Joy of the Holy Ghost: Thomas Goodwin & John Owen

He is in one chapter, John xiv., termed The Spirit of truth,’ ver. 17, who reveals all truth to the understanding; ‘The Holy Spirit,’ who sanctifies the will, the chief subject of holiness; ‘The Comforter,’ who fills the heart with joy and peace in believing; which is therefore usually styled ‘joy in the Holy Ghost,’ in multitudes of places; that phrase speaking him not so much the object of it (which is rather Christ, 1 Peter i. 8, ‘In whom believing, ye rejoice with joy unspeakable and glorious;’ and God, Rom. v. 11) as the author of it: Rom. xv. 18, ‘Now the God of hope fill you with all joy and peace in believing, that ye may abound in hope, through the power of the Holy Ghost.’

Thomas Goodwin

The general consequences in the hearts of believers of the effects of the Holy Ghost before mentioned — Consolation; its adjuncts, peace, joy — How it is wrought immediately, mediately.

HAVING proceeded thus far in discovering the way of our communion with the Holy Ghost, and insisted on the most noble and known effects that he produceth, it remains that it be declared what general consequences of these effects there are brought forth in the hearts of believers; and so we shall at least have made mention of the main heads of his dispensation and work in the economy of grace. Now, these (as with the former) I shall do little more than name; it being not at all in my design to handle the natures of them, but only to show what respects they bear to the business in hand:—

1. Consolation is the first of these: “The disciples walked in the fear of the Lord, and in the consolation of the Holy Ghost,” Acts ix. 31, Ôῇ ðáñáêëÞóåé ôïῦ ἁãßïõ Ðíåýìáôïò, He is ὁ ðáñÜêëçôïò, and he gives ðáñÜêëçóéí: from his work towards us, and in us, we have comfort and consolation. This is the first general consequent of his dispensation and work. Whenever there is mention made of comfort and consolation in the Scripture given to the saints (as there is most frequently), it is the proper consequent of the work of the Holy Ghost towards them. Comfort or consolation in general, is the setting and composing of the soul in rest and contentedness in the midst of or from troubles, by the consideration or presence of some good, wherein it is interested, outweighing the evil, trouble, or perplexity that it hath to wrestle withal. Where mention is made of comfort and consolation, properly so called, there is relation to trouble or perplexity; so the apostle, 2 Cor. i. 5, 6, “As the sufferings of Christ abound in us, so our consolation also aboundeth by Christ.” Suffering and consolation are opposed, the latter being a relief against the former; so are all the promises of comfort, and all the expressions of it, in the Old and New Testament still proposed as reliefs against trouble.

And, as I said, consolation ariseth from the presence or consideration of a greater good, that outbalances the evil or perplexity wherewith we are to contend. Now, in the effects or acts of the Holy Ghost before mentioned lie all the springs of our consolation. There is no comfort but from them; and there is no trouble that we may not have comfort in and against by them. That a man may have consolation in any condition, nothing is required but the presence of a good, rendering the evil wherewith he is pressed inconsiderable to him. Suppose a man under the greatest calamity that can possibly befall a child of God, or a confluence of all those evils numbered by Paul, Rom. viii. 35, etc.; let this man have the Holy Ghost performing the works mentioned before towards him, and, in despite of all his evils, his consolations will abound. Suppose him to have a sense of the love of God all the while shed abroad in his heart, a clear witness within that he is a child of God, accepted with him, that he is sealed and marked of God for his own, that he is an heir of all the promises of God, and the like; it is impossible that man should not triumph in all his tribulations.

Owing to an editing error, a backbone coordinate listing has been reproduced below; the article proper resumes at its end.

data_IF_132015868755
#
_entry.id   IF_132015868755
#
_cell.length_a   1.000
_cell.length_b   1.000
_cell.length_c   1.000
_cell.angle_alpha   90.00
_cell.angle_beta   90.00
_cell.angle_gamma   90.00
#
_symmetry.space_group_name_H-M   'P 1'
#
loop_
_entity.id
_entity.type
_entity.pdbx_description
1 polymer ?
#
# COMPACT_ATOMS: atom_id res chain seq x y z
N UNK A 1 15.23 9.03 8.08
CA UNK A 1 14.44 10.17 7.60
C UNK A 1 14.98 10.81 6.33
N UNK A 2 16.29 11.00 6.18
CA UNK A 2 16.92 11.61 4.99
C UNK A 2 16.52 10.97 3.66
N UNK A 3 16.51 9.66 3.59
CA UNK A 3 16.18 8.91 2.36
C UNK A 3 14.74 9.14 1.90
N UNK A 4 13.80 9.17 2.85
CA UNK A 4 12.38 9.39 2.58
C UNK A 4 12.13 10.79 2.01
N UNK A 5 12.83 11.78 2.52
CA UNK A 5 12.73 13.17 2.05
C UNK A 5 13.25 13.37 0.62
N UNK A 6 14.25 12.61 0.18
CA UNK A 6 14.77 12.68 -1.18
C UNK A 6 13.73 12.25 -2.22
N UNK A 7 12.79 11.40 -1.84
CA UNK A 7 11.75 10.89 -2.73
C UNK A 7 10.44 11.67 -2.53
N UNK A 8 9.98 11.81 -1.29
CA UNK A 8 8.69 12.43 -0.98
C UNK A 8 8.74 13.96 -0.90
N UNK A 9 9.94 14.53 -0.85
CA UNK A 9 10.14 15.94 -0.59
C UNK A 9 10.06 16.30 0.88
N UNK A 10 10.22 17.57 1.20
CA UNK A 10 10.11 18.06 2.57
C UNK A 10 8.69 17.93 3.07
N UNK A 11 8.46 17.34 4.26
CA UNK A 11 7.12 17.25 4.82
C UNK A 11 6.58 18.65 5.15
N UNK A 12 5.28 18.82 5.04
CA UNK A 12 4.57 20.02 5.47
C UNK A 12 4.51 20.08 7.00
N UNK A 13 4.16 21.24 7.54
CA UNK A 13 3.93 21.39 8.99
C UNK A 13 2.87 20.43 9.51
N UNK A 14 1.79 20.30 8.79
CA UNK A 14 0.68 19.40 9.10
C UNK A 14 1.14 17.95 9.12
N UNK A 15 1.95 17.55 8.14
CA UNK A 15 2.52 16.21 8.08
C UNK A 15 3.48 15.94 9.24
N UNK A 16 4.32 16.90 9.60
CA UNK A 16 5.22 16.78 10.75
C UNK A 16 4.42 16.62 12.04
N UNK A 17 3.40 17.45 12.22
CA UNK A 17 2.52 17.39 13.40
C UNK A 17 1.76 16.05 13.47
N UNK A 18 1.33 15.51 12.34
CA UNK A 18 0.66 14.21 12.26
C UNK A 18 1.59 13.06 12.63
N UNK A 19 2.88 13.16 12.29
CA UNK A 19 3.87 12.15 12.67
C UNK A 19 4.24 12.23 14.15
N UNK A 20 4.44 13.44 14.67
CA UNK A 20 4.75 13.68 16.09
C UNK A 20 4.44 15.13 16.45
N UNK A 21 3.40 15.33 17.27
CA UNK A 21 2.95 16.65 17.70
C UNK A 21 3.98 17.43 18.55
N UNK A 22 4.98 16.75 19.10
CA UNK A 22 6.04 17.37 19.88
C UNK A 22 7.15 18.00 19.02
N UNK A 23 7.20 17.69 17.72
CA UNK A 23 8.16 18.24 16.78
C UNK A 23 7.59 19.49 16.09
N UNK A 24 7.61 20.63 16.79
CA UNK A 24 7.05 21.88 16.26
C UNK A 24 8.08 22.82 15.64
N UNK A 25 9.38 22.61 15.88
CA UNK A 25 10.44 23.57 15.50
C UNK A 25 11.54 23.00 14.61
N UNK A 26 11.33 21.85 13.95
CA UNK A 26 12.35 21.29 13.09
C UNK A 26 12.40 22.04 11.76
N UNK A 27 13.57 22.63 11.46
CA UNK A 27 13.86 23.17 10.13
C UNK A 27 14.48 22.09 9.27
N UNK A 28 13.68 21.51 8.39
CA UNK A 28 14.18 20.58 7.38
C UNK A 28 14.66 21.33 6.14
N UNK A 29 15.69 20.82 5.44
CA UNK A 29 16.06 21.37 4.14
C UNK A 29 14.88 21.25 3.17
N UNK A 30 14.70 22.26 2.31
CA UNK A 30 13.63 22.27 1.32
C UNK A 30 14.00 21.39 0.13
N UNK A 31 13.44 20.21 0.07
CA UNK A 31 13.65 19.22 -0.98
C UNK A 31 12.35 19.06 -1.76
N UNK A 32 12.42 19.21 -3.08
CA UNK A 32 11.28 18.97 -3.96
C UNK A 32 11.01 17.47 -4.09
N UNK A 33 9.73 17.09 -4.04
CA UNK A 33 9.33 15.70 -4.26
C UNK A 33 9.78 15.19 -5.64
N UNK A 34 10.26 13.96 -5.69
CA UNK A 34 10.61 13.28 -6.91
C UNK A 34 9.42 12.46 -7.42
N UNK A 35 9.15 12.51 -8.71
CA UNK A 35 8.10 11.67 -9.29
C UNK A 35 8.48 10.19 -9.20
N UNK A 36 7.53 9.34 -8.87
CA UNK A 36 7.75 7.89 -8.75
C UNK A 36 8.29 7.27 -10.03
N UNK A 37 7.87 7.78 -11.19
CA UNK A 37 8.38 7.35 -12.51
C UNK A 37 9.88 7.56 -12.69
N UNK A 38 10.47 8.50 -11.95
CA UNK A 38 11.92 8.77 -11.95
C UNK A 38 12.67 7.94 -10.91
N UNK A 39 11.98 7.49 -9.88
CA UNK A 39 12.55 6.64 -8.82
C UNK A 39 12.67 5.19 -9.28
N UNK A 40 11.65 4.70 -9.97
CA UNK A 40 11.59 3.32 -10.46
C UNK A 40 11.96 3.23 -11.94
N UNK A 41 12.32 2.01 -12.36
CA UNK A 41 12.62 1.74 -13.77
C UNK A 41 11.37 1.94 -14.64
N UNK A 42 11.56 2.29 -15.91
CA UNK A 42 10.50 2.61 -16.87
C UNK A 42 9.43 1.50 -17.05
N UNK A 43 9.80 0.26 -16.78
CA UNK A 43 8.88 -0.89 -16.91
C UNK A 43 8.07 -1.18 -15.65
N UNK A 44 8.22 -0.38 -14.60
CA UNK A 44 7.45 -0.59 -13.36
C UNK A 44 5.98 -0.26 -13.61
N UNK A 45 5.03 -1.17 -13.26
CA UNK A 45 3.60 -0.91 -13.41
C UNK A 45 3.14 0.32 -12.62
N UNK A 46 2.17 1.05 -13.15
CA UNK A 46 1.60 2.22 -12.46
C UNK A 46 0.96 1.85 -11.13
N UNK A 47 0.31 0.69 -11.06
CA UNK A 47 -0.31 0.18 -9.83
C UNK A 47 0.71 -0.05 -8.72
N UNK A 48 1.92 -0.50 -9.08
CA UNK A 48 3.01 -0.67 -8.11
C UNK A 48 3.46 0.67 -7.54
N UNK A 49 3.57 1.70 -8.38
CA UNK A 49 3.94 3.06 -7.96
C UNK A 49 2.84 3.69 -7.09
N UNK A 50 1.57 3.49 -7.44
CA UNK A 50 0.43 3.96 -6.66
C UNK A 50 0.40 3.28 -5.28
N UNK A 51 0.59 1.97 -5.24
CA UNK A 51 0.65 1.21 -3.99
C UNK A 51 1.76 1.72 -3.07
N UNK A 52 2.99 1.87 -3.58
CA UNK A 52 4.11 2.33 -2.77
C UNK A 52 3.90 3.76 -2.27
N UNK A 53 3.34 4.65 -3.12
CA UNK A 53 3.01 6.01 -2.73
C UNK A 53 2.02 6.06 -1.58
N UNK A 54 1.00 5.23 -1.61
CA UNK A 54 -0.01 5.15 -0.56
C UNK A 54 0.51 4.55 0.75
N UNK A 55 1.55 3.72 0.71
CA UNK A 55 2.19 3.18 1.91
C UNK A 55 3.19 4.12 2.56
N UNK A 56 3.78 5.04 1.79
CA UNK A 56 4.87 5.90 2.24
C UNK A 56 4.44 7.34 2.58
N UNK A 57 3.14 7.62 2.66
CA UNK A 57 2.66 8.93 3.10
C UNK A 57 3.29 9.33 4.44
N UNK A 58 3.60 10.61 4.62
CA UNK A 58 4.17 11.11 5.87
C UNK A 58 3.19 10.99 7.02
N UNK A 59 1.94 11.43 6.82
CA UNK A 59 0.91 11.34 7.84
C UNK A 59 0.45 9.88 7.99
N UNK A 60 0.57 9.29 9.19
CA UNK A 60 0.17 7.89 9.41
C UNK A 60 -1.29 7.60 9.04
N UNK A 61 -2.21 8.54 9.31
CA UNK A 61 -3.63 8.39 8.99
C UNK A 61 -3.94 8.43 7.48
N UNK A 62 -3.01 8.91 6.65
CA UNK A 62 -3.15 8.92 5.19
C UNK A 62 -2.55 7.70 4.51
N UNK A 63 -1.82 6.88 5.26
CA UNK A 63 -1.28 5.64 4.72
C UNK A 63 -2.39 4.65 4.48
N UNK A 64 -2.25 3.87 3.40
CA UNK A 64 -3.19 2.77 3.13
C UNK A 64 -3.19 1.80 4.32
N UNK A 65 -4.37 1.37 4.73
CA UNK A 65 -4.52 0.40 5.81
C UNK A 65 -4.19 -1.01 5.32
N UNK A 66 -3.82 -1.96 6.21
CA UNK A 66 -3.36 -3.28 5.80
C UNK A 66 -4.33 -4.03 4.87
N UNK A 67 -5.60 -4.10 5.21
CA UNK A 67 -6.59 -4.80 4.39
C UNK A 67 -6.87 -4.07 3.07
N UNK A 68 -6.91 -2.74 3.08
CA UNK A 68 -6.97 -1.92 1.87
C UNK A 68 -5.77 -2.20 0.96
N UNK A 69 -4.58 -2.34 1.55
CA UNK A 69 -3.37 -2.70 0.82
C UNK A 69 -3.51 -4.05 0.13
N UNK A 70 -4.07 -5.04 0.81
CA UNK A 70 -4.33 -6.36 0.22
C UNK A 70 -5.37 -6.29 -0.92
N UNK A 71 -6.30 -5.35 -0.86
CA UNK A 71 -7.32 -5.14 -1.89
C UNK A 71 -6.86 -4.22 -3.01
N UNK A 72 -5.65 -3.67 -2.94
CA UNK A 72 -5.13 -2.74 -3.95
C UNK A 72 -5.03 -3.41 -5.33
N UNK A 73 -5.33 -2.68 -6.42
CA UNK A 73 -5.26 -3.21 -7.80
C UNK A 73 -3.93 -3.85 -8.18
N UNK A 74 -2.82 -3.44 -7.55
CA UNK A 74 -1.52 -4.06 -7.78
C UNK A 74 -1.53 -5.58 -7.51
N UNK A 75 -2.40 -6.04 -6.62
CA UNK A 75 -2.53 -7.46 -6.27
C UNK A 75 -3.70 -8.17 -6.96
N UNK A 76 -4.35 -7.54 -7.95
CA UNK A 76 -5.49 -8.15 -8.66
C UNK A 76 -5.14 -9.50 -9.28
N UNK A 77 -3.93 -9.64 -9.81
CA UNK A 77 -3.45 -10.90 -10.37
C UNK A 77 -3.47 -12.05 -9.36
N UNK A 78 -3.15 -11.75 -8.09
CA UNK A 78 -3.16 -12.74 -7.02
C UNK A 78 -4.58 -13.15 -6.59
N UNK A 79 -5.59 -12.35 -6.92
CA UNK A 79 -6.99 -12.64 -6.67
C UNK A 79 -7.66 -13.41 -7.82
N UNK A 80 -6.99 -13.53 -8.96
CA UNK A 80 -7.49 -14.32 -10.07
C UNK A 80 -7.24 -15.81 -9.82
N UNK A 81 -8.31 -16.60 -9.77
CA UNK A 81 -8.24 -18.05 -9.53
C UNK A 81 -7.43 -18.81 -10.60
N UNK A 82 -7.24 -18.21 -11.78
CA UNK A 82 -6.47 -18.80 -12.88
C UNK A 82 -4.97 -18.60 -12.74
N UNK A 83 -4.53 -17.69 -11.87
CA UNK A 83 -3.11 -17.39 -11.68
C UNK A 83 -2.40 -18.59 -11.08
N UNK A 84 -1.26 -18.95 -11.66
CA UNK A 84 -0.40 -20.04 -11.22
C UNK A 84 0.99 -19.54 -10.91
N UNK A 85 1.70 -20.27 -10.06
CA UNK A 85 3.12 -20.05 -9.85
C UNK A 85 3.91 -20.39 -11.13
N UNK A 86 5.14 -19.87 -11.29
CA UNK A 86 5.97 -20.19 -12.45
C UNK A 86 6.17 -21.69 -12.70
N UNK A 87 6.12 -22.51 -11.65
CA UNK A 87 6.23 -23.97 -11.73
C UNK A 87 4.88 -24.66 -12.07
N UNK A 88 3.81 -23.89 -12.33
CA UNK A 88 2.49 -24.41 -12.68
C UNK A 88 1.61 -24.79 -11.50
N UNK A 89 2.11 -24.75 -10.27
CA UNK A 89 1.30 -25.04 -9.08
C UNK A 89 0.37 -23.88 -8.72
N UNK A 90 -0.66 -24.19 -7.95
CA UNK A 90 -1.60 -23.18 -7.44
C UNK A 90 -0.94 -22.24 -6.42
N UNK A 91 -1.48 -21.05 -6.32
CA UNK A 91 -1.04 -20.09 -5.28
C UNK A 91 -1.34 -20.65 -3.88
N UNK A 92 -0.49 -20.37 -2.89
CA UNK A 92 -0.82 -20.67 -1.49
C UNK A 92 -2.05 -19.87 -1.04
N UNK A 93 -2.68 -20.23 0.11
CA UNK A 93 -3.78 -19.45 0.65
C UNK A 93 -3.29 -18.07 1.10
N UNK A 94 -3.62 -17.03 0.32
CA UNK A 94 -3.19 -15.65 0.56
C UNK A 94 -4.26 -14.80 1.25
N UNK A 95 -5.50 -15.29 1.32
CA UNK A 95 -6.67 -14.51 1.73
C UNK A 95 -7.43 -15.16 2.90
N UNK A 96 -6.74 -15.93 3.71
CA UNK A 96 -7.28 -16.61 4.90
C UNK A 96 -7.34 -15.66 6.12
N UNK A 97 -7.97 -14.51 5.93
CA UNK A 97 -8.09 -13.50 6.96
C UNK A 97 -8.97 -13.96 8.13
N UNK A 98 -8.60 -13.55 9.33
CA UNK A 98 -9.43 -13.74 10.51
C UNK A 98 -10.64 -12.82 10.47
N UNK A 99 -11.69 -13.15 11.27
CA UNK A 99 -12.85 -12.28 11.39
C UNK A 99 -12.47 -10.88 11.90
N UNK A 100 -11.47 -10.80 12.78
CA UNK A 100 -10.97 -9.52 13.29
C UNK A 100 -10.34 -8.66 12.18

From this rise of all our consolation are those descriptions which we have of it in the Scripture, from its properties and adjuncts; as, —
(1.) It is abiding. Thence it is called “Everlasting consolation,” 2 Thess. ii. 16, “God, even our Father, which hath loved us, and given us everlasting consolation;” — that is, comfort that vanisheth not; and that because it riseth from everlasting things. There may be some perishing comfort given for a little season by perishing things; but abiding consolation, which we have by the Holy Ghost, is from things everlasting:— everlasting love, eternal redemption, an everlasting inheritance.
(2.) Strong. Heb. vi. 18, “That the heirs of the promise should receive strong consolation.” As strong opposition lies sometimes against us, and trouble, whose bands are strong, so is our consolation strong; it abounds, and is unconquerable, — ἰó÷õñὰ ðáñÜêëçóéò. It is such as will make its way through all opposition; it confirms, corroborates, and strengthens the heart under any evil; it fortifies the soul, and makes it able cheerfully to undergo any thing that it is called unto: and that because it is from him who is strong.
(3.) It is precious. Hence the apostle makes it the great motive unto obedience, which he exhorts the Philippians unto, chap. ii. 1, “If there be any consolation in Christ;” — “If you set any esteem and valuation upon this precious mercy of consolation in Christ, by those comforts, let it be so with you.”
And this is the first general consequent in the hearts of believers of those great effects of the Holy Ghost before mentioned. Now, this is so large and comprehensive, comprising so many of our concernments in our walking with God, that the Holy Ghost receives his denomination, as to the whole work he hath to perform for us, from hence, — he is the Comforter; as Jesus Christ, from the work of redemption and salvation, is the Redeemer and Saviour of his church. Now, as we have no consolation but from the Holy Ghost, so all his effects towards us have certainly this consequent more or less in us. Yea, I dare say, whatever we have in the kinds of the things before mentioned that brings not consolation with it, in the root at least, if not in the ripe fruit, is not of the Holy Ghost. The way whereby comfort issues out from those works of his, belongs to particular cases. The fellowship we have with him consists, in no small portion of it, in the consolation we receive from him. This gives us a valuation of his love; teacheth whither to make applications in our distress, — whom to pray for, to pray to, — whom to wait upon, in perplexities.